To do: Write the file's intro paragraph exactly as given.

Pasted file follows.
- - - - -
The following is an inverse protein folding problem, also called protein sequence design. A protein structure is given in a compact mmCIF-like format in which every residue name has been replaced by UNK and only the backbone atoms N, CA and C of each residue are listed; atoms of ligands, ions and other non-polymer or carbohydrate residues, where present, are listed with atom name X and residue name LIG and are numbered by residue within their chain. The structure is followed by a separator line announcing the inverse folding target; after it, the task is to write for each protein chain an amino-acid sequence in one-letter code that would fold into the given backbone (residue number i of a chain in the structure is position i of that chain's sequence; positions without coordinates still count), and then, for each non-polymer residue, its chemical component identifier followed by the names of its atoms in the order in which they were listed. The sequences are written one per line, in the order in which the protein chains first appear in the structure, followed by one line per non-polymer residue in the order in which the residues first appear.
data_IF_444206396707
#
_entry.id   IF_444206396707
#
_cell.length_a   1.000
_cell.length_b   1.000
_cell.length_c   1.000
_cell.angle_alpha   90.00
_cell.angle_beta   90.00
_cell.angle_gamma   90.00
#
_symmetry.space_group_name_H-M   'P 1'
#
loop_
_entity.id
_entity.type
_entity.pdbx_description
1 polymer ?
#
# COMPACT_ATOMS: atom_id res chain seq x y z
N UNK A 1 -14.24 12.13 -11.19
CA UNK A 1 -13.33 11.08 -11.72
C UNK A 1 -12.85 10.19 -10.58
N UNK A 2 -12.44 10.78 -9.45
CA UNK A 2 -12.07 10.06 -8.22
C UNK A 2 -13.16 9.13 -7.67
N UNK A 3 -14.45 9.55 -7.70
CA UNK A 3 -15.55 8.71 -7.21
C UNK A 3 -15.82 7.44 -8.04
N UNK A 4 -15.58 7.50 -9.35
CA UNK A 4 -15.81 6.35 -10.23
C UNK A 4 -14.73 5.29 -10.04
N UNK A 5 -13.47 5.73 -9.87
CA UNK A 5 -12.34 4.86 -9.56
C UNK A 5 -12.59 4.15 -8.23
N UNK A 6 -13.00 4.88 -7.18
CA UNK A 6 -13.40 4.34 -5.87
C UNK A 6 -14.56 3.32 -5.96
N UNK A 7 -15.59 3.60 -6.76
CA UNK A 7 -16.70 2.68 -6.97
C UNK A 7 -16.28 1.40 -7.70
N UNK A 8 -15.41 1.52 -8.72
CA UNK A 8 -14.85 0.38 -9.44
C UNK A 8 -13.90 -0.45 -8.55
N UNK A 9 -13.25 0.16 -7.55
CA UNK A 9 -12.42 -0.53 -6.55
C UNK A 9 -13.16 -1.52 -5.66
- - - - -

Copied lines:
The following is an inverse protein folding problem, also called protein sequence design. A protein structure is given in a compact mmCIF-like format in which every residue name has been replaced by UNK and only the backbone atoms N, CA and C of each residue are listed; atoms of ligands, ions and other non-polymer or carbohydrate residues, where present, are listed with atom name X and residue name LIG and are numbered by residue within their chain. The structure is followed by a separator line announcing the inverse folding target; after it, the task is to write for each protein chain an amino-acid sequence in one-letter code that would fold into the given backbone (residue number i of a chain in the structure is position i of that chain's sequence; positions without coordinates still count), and then, for each non-polymer residue, its chemical component identifier followed by the names of its atoms in the order in which they were listed. The sequences are written one per line, in the order in which the protein chains first appear in the structure, followed by one line per non-polymer residue in the order in which the residues first appear.